How spontaneous was Elbaz’s appointment? Consider that initially he didn’t have a desk or, for that matter, any definable workspace. “They didn’t have a place for me, so they put me in this little dressing room, which was really a closet,” he remembers. “Later they moved me into the studio, and then a month later Mr. Beene moved me with him into his office. So for seven years I was next to him.”
It was here that Elbaz honed his craft, learning from the master of fit, cut and drape. Those early influences remain much in evidence in Elbaz’s Fall collection, in the matte stretch suits, seemingly molded to create volume around the shoulders and then tapering down through the hips; in the exquisite, toga-like drape of a pleated dress that is wholly modern, even as it evokes some of the notions conjured by Jeanne Lanvin in the 1920s; and in the origami-esque folds of fabric that flutter down from a one-shoulder sheath—sleek pieces all, punctuated by triballike statement necklaces sporting feathers and medallions. These are clothes that are as powerful as they are feminine, sophisticated not merely because their intricacy is sometimes quite dazzling, but because upon closer inspection you realize many of them are at their heart so divinely, chicly simple.
Elbaz understands immediately that it is a compliment of the highest order when I remark that I see him in the dress still displayed on my iPod, while I see Mr. Beene in the clothes he produces to this day. “I remember a week before he died [in 2004], I called him,” Elbaz recalls. “I told him, ‘Mr. Beene, I’m going to be so corny, but I just wanted to tell you, everything I know, you taught me.’ And it’s true. Did he change my life? Yes, he did. He’s the one.”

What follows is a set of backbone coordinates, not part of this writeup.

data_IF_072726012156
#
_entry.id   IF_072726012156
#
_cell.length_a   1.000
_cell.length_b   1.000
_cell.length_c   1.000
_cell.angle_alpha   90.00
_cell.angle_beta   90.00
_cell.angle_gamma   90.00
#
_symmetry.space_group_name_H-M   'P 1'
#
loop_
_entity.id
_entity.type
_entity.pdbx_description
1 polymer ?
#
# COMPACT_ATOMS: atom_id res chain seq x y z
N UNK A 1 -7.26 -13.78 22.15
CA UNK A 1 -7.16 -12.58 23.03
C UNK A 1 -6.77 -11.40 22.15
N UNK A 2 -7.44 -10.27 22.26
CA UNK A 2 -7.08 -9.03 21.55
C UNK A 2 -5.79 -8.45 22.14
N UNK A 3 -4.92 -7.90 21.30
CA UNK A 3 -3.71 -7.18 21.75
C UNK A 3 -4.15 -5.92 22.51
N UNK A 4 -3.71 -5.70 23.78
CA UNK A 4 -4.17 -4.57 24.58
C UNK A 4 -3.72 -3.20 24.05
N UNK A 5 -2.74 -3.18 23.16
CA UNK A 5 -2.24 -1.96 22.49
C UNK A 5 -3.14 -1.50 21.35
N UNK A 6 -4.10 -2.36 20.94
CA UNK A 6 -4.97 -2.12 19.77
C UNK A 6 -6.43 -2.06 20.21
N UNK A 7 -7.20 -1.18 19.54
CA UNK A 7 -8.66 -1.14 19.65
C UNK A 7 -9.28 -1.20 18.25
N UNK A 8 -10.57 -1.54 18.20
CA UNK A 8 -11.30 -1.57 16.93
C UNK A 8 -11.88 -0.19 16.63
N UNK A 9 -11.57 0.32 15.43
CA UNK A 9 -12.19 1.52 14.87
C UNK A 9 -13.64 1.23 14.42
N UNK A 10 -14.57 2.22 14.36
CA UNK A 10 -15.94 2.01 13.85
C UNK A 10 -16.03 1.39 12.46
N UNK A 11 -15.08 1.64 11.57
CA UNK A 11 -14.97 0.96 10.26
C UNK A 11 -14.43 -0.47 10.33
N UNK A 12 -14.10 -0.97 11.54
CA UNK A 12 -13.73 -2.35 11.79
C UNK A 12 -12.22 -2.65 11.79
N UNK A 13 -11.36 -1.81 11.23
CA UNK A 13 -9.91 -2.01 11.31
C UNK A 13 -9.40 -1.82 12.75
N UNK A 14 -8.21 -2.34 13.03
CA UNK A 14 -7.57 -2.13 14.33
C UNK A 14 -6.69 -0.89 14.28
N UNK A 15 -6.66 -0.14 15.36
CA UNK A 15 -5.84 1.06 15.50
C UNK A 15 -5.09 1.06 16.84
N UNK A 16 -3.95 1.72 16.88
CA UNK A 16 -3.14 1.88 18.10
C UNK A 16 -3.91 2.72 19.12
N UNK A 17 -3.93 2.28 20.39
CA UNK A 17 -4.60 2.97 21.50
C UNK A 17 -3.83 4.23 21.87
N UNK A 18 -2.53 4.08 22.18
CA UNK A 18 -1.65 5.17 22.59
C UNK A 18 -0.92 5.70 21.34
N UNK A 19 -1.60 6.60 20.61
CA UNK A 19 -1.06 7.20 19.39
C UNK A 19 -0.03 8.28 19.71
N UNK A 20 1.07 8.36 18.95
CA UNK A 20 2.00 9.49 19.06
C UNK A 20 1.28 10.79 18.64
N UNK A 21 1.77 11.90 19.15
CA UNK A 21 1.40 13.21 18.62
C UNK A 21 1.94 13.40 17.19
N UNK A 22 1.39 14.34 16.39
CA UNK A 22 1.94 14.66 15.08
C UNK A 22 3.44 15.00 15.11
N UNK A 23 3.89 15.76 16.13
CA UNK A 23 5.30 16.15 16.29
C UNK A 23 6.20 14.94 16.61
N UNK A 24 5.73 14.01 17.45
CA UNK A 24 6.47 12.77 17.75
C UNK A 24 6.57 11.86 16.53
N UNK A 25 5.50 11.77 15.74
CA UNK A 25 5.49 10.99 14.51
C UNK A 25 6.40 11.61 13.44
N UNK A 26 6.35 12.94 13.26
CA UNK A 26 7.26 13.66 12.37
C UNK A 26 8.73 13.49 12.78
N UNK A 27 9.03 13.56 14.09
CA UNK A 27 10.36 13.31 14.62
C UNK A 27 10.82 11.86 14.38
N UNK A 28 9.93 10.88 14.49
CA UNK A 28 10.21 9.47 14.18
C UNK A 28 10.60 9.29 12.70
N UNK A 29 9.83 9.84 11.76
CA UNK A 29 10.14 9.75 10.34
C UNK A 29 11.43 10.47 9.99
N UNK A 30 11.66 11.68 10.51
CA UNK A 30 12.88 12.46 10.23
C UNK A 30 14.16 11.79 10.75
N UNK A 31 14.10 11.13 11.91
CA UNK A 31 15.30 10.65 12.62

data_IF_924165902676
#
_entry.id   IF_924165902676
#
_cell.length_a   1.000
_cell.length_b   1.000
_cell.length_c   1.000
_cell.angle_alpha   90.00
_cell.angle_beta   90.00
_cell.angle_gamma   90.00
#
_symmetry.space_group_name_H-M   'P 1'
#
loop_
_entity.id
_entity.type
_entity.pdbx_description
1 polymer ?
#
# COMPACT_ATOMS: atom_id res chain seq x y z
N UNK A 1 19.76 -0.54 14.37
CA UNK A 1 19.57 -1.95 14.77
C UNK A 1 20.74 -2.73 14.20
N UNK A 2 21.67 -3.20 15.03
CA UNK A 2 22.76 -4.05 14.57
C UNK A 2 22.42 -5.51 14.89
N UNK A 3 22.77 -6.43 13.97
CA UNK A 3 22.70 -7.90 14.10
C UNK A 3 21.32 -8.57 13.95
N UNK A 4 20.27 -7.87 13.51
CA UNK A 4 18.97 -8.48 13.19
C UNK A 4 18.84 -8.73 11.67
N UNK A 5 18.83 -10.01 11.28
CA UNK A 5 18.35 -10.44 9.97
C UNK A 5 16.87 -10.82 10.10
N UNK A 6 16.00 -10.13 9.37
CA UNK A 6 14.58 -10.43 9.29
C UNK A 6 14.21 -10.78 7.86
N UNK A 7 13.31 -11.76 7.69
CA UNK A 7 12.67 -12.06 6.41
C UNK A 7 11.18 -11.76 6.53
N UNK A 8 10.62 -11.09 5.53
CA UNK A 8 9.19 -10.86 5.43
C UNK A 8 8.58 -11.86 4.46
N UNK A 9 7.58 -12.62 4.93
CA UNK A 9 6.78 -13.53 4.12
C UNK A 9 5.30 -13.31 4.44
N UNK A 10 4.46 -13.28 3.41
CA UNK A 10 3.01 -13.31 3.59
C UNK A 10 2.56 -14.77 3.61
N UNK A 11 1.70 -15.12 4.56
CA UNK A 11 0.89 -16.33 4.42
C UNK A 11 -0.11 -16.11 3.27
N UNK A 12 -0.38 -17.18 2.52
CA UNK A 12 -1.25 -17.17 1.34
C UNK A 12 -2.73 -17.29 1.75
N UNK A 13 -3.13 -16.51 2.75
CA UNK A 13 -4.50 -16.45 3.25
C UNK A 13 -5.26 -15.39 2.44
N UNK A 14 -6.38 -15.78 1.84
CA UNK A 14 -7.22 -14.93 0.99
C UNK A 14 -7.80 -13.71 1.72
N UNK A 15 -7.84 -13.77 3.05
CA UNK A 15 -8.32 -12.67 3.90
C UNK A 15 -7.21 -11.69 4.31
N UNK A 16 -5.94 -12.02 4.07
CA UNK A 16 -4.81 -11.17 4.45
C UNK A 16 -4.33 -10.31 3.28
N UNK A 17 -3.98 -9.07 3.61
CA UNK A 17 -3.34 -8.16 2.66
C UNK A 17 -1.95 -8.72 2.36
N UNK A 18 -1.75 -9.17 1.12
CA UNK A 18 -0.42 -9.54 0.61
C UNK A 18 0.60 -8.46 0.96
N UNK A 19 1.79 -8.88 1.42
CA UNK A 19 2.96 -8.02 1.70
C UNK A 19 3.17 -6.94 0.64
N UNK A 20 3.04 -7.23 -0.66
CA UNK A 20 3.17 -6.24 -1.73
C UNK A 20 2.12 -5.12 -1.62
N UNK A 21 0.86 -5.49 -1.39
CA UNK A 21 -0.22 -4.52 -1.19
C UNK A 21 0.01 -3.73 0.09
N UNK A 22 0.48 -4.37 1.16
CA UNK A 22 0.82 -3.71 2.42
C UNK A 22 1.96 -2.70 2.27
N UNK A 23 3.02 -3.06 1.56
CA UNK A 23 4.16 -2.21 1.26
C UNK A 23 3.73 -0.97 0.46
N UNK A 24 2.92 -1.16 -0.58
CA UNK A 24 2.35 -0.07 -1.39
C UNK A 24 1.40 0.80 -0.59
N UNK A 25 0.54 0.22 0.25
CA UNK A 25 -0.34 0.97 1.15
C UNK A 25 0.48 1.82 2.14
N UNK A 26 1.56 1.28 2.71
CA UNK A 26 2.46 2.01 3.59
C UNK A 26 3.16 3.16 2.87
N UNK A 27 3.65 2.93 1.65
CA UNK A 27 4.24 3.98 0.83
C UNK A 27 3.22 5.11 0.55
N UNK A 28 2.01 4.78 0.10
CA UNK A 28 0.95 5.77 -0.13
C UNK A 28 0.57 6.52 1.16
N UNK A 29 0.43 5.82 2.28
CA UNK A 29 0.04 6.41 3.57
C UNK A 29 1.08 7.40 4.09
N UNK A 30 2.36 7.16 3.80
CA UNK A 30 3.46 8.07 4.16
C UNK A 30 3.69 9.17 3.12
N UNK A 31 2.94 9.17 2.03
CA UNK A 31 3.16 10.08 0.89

“Alber is simply a very kind, very generous, very talented man,” says Laure Hériard Dubreuil, cofounder of The Webster, the Collins Avenue retail destination that has carried Lanvin since it was founded in 2007. “He came to the store when we were still in our temporary location, and he understood immediately that we wanted to make high fashion accessible, that we didn’t want to create a museum. And what he creates isn’t just the perfect idea of what a French woman would wear, or that ideal femininity that appeals to our Latin-American clientele. It’s just like no other brand. He’s very special."
With Lanvin, Elbaz indeed has been the soul of a house that has seen formidable growth during his nine-year tenure. “Our wholesale business was quite weak when I started. I think we sold to 12 stores; today we sell in more than 480,” he says. “We worked really hard on that. We are not a small house, but we are not a big house, either. I always say we are kind of human-sized, but we don’t have the red phone to pick up and say, ‘Daddy, we need some cash.’”